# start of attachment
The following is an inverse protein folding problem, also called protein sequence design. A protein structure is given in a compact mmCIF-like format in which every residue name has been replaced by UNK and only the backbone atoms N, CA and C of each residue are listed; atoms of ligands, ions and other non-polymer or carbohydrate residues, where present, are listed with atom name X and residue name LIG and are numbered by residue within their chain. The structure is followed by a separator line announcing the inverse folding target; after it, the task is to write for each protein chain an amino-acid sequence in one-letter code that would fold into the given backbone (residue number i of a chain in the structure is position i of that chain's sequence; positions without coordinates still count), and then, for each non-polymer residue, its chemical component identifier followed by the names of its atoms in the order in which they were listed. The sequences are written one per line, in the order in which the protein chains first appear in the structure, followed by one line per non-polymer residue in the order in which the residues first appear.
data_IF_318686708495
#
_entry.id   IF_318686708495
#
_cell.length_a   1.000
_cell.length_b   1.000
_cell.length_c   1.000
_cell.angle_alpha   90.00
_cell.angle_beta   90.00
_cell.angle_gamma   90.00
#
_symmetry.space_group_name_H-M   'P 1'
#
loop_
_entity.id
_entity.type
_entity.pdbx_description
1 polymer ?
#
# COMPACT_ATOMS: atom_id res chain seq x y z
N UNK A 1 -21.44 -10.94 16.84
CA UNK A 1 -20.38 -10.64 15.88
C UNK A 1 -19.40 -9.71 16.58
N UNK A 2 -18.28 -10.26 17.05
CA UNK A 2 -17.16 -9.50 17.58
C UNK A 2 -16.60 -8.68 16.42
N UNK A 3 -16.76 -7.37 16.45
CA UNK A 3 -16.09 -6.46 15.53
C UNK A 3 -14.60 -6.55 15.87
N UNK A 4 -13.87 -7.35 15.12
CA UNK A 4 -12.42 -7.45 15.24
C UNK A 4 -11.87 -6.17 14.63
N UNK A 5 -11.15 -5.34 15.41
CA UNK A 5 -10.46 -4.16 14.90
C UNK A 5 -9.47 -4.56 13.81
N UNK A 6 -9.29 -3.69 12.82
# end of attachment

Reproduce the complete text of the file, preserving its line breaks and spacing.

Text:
The following is an inverse protein folding problem, also called protein sequence design. A protein structure is given in a compact mmCIF-like format in which every residue name has been replaced by UNK and only the backbone atoms N, CA and C of each residue are listed; atoms of ligands, ions and other non-polymer or carbohydrate residues, where present, are listed with atom name X and residue name LIG and are numbered by residue within their chain. The structure is followed by a separator line announcing the inverse folding target; after it, the task is to write for each protein chain an amino-acid sequence in one-letter code that would fold into the given backbone (residue number i of a chain in the structure is position i of that chain's sequence; positions without coordinates still count), and then, for each non-polymer residue, its chemical component identifier followed by the names of its atoms in the order in which they were listed. The sequences are written one per line, in the order in which the protein chains first appear in the structure, followed by one line per non-polymer residue in the order in which the residues first appear.
data_IF_318686708495
#
_entry.id   IF_318686708495
#
_cell.length_a   1.000
_cell.length_b   1.000
_cell.length_c   1.000
_cell.angle_alpha   90.00
_cell.angle_beta   90.00
_cell.angle_gamma   90.00
#
_symmetry.space_group_name_H-M   'P 1'
#
loop_
_entity.id
_entity.type
_entity.pdbx_description
1 polymer ?
#
# COMPACT_ATOMS: atom_id res chain seq x y z
N UNK A 1 -21.44 -10.94 16.84
CA UNK A 1 -20.38 -10.64 15.88
C UNK A 1 -19.40 -9.71 16.58
N UNK A 2 -18.28 -10.26 17.05
CA UNK A 2 -17.16 -9.50 17.58
C UNK A 2 -16.60 -8.68 16.42
N UNK A 3 -16.76 -7.37 16.45
CA UNK A 3 -16.09 -6.46 15.53
C UNK A 3 -14.60 -6.55 15.87
N UNK A 4 -13.87 -7.35 15.12
CA UNK A 4 -12.42 -7.45 15.24
C UNK A 4 -11.87 -6.17 14.63
N UNK A 5 -11.15 -5.34 15.41
CA UNK A 5 -10.46 -4.16 14.90
C UNK A 5 -9.47 -4.56 13.81
N UNK A 6 -9.29 -3.69 12.82